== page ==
The State next called Royce Christiansen who testified that he was a pharmacist at Gulfway Drugs located at 3704 Broadway in Houston; that on April 13, 1971, appellant entered his store with a girl; that appellant walked up to the prescription counter and pulled out a gun; that he then pulled out his own pistol and started firing at appellant; that appellant then threw down his gun and ran out of the store. Christiansen also testified that appellant, on the day of the robbery, had long hair, whiskers on his chin, and long sideburns, and that he was positive appellant was the man who had tried to rob him.

The test for determining the admissibility of any type of evidence is whether its probative value outweighs its inflammatory or prejudicial aspects, if any. See Albrecht v. State, 486 S.W.2d 97 (Tex.Cr.App.1972); Hernandez v. State, 484 S.W.2d 754 (Tex.Cr.App.1972). As this Court stated in Albrecht, supra, limitations on the admissibility of evidence of an accused's prior criminal conduct are imposed not because such evidence is without legal relevance to the general issue of whether the accused committed the act charged, but because such evidence is inherently prejudicial, tends to confuse the issues in the case, and forces the accused to defend himself against charges which he had not been notified would be brought against him. Each case must be determined on its merits.

In the case at bar, the State offered the evidence of the two extraneous offenses to prove identity, claiming said issue was raised by appellant's defensive theory of alibi.

The rule is that evidence of another crime is admissible to prove identity if identity is in issue and if there is some distinguishing characteristic common to both the extraneous offense and the offense for which the accused is on trial. See Ford v. State, 484 S.W.2d 727 (Tex.Cr.App.1972); Lancaster v. State, 82 Tex.Cr.R. 473, 200 S.W. 167 (1918). We reiterate: (1) identity must be in issue; and (2) there must be distinguishing characteristics common to both the extraneous offense and the offense for which the accused is on trial.

When appellant claimed he was not in Houston on March 30, 1971, the issue of identity was raised. See Griffin v. State, 455 S.W.2d 298 (Tex.Cr.App.1970); Owens v. State, 450 S.W.2d 324 (Tex.Cr.App. 1969).

The next question, therefore, is whether there were distinguishing characteristics common to both the principal offense and the two extraneous offenses admitted into evidence. We find that there were. In the instant case, a small pistol was used in each robbery; each of the two robberies and the attempted robbery were *252 committed at a drug store in the same locality; each of the offenses was committed by a lone gunman;[1] the robber was described as wearing blue jeans in all three robberies; the robberies occurred within a sixteen day time period of each other; and the robber was described as having long hair, long sideburns, and a short beard or growth on his face.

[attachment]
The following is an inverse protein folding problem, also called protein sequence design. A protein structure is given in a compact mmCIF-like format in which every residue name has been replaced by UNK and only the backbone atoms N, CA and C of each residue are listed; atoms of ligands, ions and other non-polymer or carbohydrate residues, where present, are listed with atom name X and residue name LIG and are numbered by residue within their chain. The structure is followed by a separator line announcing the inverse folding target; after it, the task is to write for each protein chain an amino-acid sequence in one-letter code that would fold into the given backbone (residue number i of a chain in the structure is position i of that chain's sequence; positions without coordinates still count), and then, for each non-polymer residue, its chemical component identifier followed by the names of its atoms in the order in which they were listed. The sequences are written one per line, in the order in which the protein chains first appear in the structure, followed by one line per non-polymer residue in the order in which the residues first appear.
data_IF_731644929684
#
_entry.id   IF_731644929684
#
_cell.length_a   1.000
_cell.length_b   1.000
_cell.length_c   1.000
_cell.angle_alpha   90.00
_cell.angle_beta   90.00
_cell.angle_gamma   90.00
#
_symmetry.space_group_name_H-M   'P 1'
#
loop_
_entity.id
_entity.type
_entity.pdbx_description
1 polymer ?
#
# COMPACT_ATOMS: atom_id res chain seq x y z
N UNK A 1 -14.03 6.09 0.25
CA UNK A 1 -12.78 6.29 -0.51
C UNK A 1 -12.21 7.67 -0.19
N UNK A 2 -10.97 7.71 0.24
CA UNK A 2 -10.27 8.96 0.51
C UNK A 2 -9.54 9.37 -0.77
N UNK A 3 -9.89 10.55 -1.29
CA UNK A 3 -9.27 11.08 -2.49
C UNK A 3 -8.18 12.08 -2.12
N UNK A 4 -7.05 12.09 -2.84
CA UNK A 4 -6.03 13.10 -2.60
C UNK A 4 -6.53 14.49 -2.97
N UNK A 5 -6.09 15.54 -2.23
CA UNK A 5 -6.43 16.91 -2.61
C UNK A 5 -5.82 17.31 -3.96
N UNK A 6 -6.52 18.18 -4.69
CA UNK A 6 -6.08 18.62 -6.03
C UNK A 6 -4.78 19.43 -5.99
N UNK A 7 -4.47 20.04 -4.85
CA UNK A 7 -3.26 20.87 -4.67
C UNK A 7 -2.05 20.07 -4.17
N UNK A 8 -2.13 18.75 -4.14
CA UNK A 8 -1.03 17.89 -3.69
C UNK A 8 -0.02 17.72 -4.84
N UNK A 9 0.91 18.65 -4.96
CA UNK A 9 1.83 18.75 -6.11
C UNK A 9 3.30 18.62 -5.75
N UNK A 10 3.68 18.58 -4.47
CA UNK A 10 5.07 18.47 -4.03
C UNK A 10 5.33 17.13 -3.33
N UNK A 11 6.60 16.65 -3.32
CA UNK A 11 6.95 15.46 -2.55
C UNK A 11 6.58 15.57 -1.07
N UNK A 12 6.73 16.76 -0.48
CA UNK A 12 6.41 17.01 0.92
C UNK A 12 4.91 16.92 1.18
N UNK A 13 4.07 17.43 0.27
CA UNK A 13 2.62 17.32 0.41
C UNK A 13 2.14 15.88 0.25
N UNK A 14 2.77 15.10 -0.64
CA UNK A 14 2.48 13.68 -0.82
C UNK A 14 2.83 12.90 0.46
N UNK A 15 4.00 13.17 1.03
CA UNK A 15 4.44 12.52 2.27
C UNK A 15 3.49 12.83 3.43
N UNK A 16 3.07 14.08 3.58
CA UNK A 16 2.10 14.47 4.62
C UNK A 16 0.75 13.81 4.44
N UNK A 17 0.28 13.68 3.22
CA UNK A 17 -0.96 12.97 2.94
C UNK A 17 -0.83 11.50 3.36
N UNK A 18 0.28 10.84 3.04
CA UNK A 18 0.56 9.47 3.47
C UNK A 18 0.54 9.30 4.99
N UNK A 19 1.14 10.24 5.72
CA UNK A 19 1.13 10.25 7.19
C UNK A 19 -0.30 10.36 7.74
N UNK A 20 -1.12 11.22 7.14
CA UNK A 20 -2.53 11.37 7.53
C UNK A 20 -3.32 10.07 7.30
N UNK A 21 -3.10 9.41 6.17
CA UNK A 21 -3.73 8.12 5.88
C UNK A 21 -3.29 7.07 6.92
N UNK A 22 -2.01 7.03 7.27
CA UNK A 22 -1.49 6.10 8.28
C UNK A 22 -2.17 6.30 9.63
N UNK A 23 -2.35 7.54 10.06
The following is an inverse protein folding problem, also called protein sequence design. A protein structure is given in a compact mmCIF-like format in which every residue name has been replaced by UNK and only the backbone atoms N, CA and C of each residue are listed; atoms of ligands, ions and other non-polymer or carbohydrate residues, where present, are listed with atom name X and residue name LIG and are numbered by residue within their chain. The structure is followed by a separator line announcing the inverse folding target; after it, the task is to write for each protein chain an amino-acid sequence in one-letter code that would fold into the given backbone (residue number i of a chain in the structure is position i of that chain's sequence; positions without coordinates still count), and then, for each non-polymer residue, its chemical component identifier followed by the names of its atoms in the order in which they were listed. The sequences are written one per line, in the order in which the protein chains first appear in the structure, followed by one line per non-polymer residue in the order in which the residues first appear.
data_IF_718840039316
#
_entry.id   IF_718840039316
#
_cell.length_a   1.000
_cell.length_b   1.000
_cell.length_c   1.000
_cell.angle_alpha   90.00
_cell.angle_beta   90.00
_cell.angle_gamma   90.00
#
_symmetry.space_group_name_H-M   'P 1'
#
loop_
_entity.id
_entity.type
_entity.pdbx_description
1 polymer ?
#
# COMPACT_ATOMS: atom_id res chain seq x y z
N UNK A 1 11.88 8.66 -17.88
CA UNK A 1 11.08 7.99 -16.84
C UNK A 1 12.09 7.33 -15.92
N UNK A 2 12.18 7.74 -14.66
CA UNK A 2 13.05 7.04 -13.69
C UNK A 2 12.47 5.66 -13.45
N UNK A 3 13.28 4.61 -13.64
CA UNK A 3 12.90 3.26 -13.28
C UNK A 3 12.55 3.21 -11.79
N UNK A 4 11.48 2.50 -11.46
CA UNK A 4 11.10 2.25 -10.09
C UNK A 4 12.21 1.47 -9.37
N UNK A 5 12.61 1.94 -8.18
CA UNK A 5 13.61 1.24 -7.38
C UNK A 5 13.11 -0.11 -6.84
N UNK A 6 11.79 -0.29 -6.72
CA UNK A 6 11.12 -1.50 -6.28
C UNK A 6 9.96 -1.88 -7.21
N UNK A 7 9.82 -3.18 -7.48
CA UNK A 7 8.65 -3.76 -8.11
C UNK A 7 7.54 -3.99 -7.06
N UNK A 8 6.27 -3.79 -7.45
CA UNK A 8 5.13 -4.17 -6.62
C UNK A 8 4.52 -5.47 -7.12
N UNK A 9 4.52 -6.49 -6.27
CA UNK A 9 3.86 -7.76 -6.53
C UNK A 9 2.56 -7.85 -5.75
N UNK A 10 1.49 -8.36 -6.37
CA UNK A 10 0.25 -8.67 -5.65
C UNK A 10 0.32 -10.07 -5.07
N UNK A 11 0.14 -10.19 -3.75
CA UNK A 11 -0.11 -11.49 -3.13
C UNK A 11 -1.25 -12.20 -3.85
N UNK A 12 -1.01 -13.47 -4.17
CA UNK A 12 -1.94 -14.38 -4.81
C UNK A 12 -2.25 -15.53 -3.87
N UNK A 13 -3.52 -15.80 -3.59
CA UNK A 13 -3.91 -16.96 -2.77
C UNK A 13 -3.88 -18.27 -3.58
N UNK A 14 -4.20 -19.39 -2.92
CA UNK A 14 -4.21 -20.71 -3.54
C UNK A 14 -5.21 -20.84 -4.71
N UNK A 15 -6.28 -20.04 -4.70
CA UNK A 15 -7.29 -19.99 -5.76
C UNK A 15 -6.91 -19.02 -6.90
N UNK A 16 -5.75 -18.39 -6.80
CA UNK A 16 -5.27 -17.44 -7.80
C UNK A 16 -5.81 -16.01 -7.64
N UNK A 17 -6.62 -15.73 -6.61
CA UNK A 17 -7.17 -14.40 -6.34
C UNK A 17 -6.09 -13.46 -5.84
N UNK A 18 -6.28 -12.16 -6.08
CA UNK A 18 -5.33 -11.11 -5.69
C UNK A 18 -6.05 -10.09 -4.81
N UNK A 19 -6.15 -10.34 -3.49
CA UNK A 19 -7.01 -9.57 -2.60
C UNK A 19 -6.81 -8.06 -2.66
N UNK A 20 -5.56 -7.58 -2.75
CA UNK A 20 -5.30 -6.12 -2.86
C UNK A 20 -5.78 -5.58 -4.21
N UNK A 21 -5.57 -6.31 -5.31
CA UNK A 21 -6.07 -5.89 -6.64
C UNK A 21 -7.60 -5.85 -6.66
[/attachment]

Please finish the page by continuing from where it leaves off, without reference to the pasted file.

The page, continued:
The instant case is different from that faced by this Court in Ford v. State, supra. In Ford, supra, the similarities were "more in the nature of the similarities common to the type of crime itself rather than similarities peculiar to both offenses" involved there. Stated another way, in Ford, supra, there was no evidence of any distinguishing characteristic which would mark both the principal offense and the extraneous offense apart from other offenses of the same type, as there is in the case at bar. The case of Newman v. State, 485 S.W.2d 576 (Tex.Cr.App.1972) can be distinguished on this same basis, i.e., and absence of common distinguishing characteristics. See also Grayson v. State, 481 S.W.2d 859 (Tex.Cr.App.1972).

We conclude that the trial court did not err in admitting evidence of the two extraneous offenses.

Appellant has filed a pro se brief and a supplemental pro se brief in this Court contending that Article I, Section 4 of the Texas Constitution, Vernon's Ann.St., Articles 19.22, 19.34, 35.02, and 35.22, of Vernon's Ann.C.C.P. are unconstitutional. This contention has been decided adversely to appellant and his grounds of error are overruled. See Craig v. State, 480 S.W.2d 680 (Tex.Cr.App.1972).

Finding no reversible error, the judgment is affirmed.

ONION, P. J., and DOUGLAS, J., concur in the result.

NOTES

[1] What part the girl had in the attempted robbery or if she had a part is not shown by the record.